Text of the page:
News Release

New disease mechanism behind mitochondrial diseases identified

Peer-Reviewed Publication

University of Helsinki

An international team of scientists, led by University of Helsinki, reported the first evidence that “mitophagy” – recycling of damaged mitochondria – leads to human disease.

The role of mitophagy in the pathogenesis of diseases has been unknown until now.  A recent study shows that deficient mitophagy - recycling of mitochondria in cells - causes human disease.

An explanation for the abnormal muscle fibres

A team of investigators, led by academy professor Anu Suomalainen Wartiovaara with assistant professor Thomas McWilliams in Helsinki University in collaboration with Newcastle University, has developed a method allowing analysis of mitochondrial recycling inside a diseased muscle.

The investigators report that in mice and patients with mitochondrial disease a single muscle can have myofibers with a mild or severe disease-stage or be normal. Such fibers can exist side-by-side, forming a mosaic-like pattern.

The fibers with mild disease have high mitophagic activity that enables recycling of damaged mitochondria. In a more progressed disease-stage mitophagy is stalled, and damaged mitochondria fill these myofibers. Such fibers are called ragged-red fibers, hallmarks of mitochondrial disease pathology, and occurring also in low amounts in normal aging.

“The findings show that stalled mitophagy is the mechanism underlying ragged-red fibers," explains Suomalainen Wartiovaara.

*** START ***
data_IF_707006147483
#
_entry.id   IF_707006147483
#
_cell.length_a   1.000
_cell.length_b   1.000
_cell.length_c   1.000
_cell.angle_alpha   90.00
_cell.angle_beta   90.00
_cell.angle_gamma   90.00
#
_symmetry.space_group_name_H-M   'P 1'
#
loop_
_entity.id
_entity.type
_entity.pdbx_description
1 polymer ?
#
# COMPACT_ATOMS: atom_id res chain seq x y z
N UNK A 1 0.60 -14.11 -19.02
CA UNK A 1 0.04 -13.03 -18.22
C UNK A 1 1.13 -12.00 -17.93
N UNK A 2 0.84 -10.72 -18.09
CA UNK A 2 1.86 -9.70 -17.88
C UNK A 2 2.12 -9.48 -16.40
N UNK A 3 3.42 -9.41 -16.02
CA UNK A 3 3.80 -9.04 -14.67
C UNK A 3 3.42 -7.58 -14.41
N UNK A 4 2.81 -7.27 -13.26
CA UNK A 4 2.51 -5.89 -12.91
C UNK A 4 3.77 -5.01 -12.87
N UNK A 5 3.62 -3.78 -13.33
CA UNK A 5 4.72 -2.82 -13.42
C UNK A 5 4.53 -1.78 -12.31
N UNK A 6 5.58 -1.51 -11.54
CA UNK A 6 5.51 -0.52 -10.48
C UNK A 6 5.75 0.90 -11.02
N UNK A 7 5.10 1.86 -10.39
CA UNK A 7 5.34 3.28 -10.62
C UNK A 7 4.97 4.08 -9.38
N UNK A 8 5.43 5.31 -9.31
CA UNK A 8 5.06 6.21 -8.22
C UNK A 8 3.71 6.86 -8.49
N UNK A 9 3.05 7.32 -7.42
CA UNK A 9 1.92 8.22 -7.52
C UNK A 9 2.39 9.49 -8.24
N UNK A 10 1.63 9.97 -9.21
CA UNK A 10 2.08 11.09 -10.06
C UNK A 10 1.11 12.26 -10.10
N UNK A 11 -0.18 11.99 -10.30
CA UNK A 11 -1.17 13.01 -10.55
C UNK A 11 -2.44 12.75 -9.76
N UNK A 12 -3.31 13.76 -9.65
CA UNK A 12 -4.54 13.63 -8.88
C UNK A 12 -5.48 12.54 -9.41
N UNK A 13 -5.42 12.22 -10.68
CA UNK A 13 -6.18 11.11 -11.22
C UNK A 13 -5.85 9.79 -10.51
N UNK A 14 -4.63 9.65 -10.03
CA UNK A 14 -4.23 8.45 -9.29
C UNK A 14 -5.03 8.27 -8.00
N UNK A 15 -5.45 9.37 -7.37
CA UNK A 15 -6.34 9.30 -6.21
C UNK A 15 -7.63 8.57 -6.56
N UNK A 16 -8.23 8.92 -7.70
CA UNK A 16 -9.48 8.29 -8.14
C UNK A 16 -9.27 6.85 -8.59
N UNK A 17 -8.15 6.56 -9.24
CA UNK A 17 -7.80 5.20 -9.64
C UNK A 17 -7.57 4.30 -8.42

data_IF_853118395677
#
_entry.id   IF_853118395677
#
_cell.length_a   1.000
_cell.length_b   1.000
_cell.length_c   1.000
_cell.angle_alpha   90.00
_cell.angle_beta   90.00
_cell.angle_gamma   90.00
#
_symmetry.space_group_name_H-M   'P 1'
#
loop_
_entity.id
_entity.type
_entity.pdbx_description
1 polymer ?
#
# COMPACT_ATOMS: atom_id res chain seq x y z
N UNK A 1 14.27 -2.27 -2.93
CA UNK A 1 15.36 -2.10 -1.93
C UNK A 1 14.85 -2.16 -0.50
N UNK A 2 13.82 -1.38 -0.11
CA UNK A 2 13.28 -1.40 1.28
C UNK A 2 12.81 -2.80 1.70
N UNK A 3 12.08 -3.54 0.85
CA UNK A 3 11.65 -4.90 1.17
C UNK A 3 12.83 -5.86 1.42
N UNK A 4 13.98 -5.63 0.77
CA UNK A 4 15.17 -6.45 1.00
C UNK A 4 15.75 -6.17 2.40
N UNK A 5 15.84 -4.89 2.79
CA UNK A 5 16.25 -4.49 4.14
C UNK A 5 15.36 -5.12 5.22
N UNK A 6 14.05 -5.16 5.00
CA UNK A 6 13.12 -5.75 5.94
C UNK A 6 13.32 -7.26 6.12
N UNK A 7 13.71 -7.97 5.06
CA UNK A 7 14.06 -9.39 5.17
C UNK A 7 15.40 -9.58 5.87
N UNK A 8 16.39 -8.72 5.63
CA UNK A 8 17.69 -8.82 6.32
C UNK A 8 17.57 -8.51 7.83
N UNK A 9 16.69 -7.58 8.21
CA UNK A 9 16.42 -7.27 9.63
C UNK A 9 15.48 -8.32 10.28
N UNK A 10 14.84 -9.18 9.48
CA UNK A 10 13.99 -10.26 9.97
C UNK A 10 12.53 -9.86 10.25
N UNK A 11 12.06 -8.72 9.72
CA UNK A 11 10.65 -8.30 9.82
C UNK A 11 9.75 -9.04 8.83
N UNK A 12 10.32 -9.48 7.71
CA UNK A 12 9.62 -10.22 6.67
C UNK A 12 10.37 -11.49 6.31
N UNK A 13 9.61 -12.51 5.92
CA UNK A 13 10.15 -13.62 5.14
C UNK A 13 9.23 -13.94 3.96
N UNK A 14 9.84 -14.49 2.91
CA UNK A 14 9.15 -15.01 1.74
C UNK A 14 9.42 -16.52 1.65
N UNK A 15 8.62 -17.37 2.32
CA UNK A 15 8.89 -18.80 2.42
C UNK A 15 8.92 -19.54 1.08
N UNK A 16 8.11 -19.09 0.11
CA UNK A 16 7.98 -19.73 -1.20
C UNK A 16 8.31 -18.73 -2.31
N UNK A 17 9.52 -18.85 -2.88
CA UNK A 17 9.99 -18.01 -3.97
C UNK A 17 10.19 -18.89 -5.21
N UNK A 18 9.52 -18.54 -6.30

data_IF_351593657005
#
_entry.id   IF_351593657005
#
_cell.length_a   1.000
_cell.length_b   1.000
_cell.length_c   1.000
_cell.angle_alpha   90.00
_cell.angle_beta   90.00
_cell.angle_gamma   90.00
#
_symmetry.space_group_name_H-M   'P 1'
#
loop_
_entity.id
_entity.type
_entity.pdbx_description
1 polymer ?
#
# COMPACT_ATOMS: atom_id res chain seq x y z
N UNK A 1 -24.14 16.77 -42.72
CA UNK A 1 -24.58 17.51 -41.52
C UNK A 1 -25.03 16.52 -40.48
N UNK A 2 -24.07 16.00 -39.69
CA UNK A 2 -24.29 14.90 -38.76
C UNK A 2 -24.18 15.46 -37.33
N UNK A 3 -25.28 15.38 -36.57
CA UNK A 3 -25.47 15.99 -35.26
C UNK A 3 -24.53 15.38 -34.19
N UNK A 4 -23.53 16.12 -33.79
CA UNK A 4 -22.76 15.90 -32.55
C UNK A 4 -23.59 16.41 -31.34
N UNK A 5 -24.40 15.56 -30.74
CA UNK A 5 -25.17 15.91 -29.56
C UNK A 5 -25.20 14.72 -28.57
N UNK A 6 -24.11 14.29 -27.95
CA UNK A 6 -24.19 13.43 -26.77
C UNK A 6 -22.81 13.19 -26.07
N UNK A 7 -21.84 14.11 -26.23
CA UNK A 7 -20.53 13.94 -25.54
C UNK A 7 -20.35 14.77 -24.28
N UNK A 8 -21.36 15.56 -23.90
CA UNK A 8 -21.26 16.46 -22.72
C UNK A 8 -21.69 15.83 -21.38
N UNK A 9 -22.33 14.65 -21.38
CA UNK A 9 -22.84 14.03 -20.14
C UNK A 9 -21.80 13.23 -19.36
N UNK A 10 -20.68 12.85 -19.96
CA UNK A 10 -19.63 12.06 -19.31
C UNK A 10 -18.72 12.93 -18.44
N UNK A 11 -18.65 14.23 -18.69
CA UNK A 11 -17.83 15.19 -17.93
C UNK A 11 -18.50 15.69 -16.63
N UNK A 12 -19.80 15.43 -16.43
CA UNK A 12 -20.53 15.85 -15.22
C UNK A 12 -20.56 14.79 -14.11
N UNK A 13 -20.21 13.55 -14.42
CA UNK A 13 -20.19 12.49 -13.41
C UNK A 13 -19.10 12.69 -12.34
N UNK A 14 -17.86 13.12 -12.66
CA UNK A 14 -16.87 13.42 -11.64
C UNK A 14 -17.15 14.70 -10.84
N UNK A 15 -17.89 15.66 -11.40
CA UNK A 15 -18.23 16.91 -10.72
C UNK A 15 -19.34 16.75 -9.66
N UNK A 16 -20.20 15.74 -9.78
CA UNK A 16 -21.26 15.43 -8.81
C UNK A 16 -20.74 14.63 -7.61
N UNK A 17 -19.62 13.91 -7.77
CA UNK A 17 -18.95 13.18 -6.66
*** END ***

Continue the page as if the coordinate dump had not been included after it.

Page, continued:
From cellular research to treatment

The results showed that pharmacological activation of mitophagy reversed the progression of mitochondrial muscle disease.

“It is exciting that disease-related damage could be partially removed by pharmacological treatment that activated mitophagy," says Suomalainen Wartiovaara.

The investigators used the drug rapamycin which is used in medicine e.g. to prevent rejection of transplanted organs. Rapamycin has, however, unwanted side-effects, including suppression of immunological defense mechanisms. Therefore it is not the best possible treatment.

“The evidence proposes usefulness of specific mitophagy activator compounds for treating mitochondrial diseases as well as aging-related mitochondrial dysfunction,” Suomalainen Wartiovaara confirms.

The results of the study were published in the leading journal of the field, Cell Metabolism.

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